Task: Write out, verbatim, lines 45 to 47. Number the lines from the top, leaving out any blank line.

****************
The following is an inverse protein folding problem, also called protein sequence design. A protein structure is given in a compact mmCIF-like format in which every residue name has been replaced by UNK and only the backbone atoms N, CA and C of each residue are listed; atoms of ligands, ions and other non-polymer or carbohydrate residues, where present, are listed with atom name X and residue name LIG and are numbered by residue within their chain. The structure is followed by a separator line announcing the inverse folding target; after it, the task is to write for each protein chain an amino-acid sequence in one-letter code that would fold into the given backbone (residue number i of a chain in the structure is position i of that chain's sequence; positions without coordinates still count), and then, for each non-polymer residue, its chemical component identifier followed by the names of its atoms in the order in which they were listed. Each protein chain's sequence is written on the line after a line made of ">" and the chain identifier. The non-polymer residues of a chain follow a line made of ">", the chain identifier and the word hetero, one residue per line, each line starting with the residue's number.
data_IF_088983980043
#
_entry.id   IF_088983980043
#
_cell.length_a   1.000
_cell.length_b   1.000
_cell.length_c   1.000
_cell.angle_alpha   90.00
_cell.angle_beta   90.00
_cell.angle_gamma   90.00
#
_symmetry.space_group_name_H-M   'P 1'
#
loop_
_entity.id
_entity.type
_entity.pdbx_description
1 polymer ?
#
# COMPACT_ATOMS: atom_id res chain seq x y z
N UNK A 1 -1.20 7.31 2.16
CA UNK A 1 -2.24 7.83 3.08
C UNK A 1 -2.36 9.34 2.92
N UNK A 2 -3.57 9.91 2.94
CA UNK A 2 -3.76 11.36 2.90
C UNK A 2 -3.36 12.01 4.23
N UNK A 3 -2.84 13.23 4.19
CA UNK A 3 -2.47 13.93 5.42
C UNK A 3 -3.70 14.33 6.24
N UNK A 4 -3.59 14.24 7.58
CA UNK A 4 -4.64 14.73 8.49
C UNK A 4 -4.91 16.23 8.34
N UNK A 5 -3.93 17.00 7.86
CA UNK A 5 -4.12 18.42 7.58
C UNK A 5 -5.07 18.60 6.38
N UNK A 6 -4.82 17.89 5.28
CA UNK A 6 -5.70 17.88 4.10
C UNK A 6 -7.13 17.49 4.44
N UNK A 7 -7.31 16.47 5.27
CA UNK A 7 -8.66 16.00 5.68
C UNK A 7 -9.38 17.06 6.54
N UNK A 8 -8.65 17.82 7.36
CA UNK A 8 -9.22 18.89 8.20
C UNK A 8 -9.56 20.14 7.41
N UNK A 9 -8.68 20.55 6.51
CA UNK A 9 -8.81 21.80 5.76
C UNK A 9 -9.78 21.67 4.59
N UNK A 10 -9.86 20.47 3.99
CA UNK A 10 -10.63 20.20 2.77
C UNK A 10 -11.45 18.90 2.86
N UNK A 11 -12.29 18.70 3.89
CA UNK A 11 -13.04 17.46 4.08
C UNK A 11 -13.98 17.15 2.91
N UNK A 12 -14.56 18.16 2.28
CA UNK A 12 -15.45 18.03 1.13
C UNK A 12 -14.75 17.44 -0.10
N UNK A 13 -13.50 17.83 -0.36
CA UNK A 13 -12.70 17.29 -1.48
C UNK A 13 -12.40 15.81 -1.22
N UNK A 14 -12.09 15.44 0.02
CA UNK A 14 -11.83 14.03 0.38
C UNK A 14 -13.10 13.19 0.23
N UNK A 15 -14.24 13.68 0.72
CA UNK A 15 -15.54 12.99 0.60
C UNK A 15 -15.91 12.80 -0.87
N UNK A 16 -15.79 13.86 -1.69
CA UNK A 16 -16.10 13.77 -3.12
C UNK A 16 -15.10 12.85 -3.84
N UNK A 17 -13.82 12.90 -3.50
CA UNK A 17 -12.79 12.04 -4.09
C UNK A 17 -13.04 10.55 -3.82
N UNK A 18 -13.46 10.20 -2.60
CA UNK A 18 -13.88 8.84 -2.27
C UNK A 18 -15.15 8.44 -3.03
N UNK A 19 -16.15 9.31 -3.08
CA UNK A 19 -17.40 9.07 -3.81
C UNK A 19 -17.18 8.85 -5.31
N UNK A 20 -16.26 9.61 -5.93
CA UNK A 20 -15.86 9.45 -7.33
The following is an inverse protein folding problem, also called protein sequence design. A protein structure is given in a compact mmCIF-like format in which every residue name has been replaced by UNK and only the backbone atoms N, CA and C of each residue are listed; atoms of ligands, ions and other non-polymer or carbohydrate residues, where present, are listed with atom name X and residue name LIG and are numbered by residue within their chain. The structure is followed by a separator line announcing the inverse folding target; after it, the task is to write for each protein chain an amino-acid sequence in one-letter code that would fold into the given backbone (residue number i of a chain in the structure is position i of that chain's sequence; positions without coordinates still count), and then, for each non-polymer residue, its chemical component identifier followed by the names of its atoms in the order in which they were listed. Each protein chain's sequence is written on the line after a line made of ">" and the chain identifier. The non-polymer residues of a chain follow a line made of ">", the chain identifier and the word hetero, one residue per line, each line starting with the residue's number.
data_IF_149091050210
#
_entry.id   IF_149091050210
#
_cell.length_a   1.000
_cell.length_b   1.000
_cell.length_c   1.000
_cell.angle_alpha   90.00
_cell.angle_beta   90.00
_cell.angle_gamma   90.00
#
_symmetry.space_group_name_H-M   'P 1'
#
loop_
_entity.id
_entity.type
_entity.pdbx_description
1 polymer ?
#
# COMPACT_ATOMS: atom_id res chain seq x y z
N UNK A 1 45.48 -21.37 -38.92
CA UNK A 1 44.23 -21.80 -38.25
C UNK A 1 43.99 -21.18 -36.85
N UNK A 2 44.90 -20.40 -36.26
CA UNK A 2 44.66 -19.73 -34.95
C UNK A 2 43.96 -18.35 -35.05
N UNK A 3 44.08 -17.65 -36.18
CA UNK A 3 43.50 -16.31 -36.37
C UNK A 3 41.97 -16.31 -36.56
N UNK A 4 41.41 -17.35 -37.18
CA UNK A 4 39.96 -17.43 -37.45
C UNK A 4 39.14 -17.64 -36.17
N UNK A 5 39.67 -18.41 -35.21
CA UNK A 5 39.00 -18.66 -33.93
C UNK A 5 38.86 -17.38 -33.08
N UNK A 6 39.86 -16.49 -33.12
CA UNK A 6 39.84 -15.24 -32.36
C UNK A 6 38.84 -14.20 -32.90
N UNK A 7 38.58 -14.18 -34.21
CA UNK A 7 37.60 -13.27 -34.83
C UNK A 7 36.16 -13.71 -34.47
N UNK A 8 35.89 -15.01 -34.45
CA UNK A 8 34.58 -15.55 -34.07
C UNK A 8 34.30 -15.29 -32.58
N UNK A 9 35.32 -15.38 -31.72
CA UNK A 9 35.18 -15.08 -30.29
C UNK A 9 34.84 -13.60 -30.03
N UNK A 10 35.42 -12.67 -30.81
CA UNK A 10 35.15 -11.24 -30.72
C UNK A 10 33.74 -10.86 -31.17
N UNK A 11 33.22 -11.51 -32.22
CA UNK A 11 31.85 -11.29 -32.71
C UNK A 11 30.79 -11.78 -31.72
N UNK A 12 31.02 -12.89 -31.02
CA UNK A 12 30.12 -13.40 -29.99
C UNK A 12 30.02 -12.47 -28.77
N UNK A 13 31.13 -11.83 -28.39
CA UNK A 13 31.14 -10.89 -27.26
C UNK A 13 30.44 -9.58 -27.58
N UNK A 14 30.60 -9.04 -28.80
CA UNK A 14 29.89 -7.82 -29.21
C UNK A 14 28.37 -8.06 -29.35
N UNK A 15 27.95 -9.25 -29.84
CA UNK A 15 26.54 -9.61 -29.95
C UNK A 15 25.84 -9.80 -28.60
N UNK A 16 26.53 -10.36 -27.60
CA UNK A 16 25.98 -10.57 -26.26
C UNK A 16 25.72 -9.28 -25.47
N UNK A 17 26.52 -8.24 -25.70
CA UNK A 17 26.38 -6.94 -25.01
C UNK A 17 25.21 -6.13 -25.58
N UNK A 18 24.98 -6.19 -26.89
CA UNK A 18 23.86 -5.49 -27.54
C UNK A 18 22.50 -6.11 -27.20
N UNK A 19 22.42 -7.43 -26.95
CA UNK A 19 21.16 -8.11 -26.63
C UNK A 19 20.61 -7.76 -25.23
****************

C UNK A 8 -9.56 20.14 7.41
N UNK A 9 -8.68 20.55 6.51
CA UNK A 9 -8.81 21.80 5.76